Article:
Friday, December 09, 2005

Forbidden Food

photograph picture of the Fiji Friday TitleThe Triton Shell on Fiji Friday

When we holidayed earlier this year in Fiji, we spent a few nights on the Island of Kuata in the Yasawas, a string of beautiful Volcanic islands. One morning we went snorkelling off the back side of the island with the guide, Berry. It was a little overcast and there wasn't a great deal of interesting aqua-life to see. Suddenly, Berry darted away from us, swimming fast towards the ocean floor as we watched, intrigued.

photograph picture of some blueberries from Rainbow Orchards at the Alemany farmers market in San Francisco

From inside our murky snorkel-masks, we could just make out Berry picking up something quite large from off of the reef. When he eventually bobbed back up at the surface, we swam over to join him and to admire his catch - a huge triton shell. I asked Berry what he was going to do with it. He told me he would remove the meat and sell it to the Chinese for a substantial Fijian $25 return. A day later, in a less touristy spot on the island, we spied evidence that the shell had been cooked and the meat removed although I couldn't find any more information about how it is actually eaten.

As we were leaving the island we found out that it is actually illegal to fish the Triton in Fiji, not so much because of the scarcity of the shells, but because they are predators of the reviled Crown of Thorns starfish. According to some sources, this law is outdated and never acted upon. It has been said: "To ban the possession of Davui is a little unrealistic in a society where these shells have longstanding traditional significance:- if this regulation were enforced it would probably put every member of Parliament in jail."

Previously on Fiji Fridays:
Nature's Communal Oven | Nama Sea Grapes |

Archive Alert! On this date in 2004: Of all the food photo's I've taken, this is my favourite, bar none.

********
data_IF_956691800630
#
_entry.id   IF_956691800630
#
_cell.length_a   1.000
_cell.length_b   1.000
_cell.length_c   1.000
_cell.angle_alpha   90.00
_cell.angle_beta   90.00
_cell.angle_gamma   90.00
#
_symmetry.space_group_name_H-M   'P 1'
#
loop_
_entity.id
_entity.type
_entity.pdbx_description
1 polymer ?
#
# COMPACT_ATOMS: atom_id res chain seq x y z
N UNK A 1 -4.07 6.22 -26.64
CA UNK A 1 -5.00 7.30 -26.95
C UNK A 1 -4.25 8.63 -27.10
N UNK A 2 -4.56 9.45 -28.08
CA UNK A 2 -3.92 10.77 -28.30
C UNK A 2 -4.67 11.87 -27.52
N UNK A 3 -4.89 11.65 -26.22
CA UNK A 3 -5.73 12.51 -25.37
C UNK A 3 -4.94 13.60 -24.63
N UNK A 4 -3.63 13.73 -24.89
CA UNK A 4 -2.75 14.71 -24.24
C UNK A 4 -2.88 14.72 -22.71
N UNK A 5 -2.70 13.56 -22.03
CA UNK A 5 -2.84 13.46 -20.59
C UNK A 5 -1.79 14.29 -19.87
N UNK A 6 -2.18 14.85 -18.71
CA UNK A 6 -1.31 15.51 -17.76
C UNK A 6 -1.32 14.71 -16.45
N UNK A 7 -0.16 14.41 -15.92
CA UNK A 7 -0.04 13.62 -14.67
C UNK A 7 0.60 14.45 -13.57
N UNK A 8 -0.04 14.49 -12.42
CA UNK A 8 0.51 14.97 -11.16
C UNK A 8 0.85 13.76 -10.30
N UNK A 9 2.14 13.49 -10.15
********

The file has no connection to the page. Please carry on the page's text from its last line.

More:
| | |
Forbidden Food


  • At 9/12/05 09:47, Anonymous Anonymous said…

    Sam -- If you have seen scungilli on Italian menus in New York or conch in Florida, you know where "triton" ends up. I cooked it only once, out on the tip of Long Island, when someone brought the whole thing in the shell to my house. It is very -- umm --strange to pull the large meat from its habitat; it sort of resists and then comes almost squirming out (even though it's cooked). The meat itself is rather chewy and mild, a little bit like octupus,which is why Italians slice it up into bright tomato sauce and serve it with pasta.

  • At 9/12/05 16:13, Blogger cookiecrumb said…

    Bink! I was gonna say it's probably a lot like conch too. Tough little mofos. We used to eat conch fritters at a cafe on the Florida Keys, forget which one.
    kudzu: I thought scungilli was sea slug until I saw your comment, and did a little research. Looks like I was wrong.

  • At 9/12/05 19:00, Blogger Farmgirl Susan said…

    Wonderful photos and fascinating information. I love Fiji Fridays! : )

  • At 9/12/05 19:00, Blogger shuna fish lydon said…

    My mother and I used to love eating Conch fritters in St. Croix. I remember this meat fondly and then those beautiful pink interiored shells lay magnificently all over the beaches.

    I love how you made the photo collage, it too is gorgeous.

  • At 10/12/05 16:38, Blogger Sam said…

    Kudzu, Cookie Crumb and Shuna - thanks for all the information. of course If I had looked up the food bit as conch instead of triton the search might have been more successful.

    Fargirl - I am glad someone likes Fiji Fridays. i for one like putting them together!


Post a Comment

<< Home